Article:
Violence upon the roads: violence of horses; . . .
Thunder of feet, tumult of images, . . .
[“Nineteen Hundred Nineteen”]
I turned about and looked where branches break
The glittering reaches of the flooded lake.
[“Coole Park and Ballylee, 1931”]
Their eyes mid many wrinkles, their eyes,
Their ancient, glittering eyes, are gay.
Irrational streams of blood are staining earth;
Empedocles has thrown all things about;
Hector is dead and there’s a light in Troy;
We that look on but laugh in tragic joy.
Simultaneously, for every effect of motion “there is an equal and opposite effect of measure.” In the mediation of such contraries lies Yeats’s genius.
Yeats found a tragic grandeur in the quarrel of antinomies. (Perhaps that is why he was so fatally attracted to a woman in nearly every way his opposite, Maud Gonne.) Yet he also strove for what he called, with characteristic portentousness, “Unity of Being.” He saw it as the artist’s task “to hold in a single thought reality and justice,” as he wrote in the introduction to A Vision, his strange work of esoteric cosmology in which the types of human personality and the vicissitudes of history were linked alike to the phases of the moon. The regularity of the lunar cycle governing, platonically, a process where all is change and mayhem, chaos and disorder, echoes the relation between the ordered formal patterns of his verse—ottava rima, sonnet, ballad stanza—and its heart-bruising content. Yeats wrote in a late autobiographical essay (“If I were Four-and-Twenty”) that the whole purpose of his life had been to “hammer [his] thoughts into a unity,” so that action in each sphere of life—poetry, politics, or philosophy—would be “a discrete expression of a single conviction.” But there is no conviction expressed in Yeats’s poetry that is not also qualified or refuted.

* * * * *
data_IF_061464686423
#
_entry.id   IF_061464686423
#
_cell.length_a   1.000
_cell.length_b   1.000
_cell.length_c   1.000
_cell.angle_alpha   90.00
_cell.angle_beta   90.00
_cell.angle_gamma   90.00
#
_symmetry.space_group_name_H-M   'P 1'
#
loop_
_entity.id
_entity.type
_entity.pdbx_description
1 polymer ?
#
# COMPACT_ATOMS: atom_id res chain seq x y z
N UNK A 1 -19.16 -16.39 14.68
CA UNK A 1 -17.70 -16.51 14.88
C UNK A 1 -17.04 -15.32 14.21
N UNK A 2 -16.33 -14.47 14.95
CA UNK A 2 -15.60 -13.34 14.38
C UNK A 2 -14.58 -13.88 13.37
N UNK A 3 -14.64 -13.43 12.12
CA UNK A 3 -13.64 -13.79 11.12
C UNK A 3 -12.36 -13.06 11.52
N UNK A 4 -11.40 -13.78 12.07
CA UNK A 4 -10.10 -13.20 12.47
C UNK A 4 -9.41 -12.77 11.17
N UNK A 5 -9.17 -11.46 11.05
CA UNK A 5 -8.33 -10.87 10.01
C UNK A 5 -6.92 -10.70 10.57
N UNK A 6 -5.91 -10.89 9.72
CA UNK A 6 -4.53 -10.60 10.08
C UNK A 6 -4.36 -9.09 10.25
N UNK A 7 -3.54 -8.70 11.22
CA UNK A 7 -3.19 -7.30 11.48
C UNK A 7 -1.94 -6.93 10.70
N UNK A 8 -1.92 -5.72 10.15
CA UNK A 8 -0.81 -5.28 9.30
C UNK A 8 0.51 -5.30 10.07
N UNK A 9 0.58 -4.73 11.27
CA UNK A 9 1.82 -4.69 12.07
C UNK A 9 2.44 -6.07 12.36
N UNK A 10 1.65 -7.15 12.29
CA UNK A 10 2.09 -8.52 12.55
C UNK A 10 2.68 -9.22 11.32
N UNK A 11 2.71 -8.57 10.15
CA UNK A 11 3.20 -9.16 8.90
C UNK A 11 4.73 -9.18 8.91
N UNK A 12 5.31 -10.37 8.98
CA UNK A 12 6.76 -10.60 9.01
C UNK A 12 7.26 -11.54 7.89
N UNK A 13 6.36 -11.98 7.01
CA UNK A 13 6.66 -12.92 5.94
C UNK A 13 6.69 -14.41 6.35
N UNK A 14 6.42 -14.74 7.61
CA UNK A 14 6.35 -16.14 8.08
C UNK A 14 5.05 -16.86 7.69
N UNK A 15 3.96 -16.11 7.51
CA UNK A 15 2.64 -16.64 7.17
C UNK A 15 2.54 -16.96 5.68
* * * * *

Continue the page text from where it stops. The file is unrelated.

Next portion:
These outward inconsistencies are the sort of thing that gives many critics—especially academics—fits. Vendler and Bedient are two of our finest critics of poetry. In addition, both are respected scholars with a long devotion to the study of modern poetry and to the work of W. B. Yeats in particular. They bring remarkably different temperaments and analytic resources to the task of criticism. Vendler’s method is an amalgam of fastidiousness, patience, and lucidity; Bedient is all improvisation and daring. Their books grapple in very different but ultimately complimentary ways with the achievement of Yeats, and both are successful to varying degrees. (Vendler’s approach, the more traditional, is perhaps also the more successful.) Both also come to grief in varying ways against the colossal object of their study—a great poet has a way of revealing a critic’s limitations.
Vendler’s Our Secret Discipline is a remarkable contribution. Its aim—a systematic exploration of Yeats’s poetics—is so essential to a complete understanding of the poet’s work that one can only wonder that it had not been undertaken earlier. Vendler’s point of departure is the unspoken but often present (and crucial) assumption that history trumps poetry—call it the embarrassment of the aesthetic before the historical—that often vitiates criticism of poetry, especially Yeats’s poetry. “The historical drama of Yeats’s era,” Vendler writes, “has, until now, distracted commentators from his patient and meticulous work as a poet; to read him well, we need to enter, with him, the parallel drama of the creation of art.” Not only that, we need to give that drama of creation, as Vendler does, status equal to that of the drama of history, at least where the artist is concerned. For Yeats, as Vendler reminds us, the perfection of technique was the greater part of the work of art; the real world—“this pragmatical, preposterous pig of a world, its farrow that so solid seem,” to quote “Blood and the Moon”—occupied but a small part.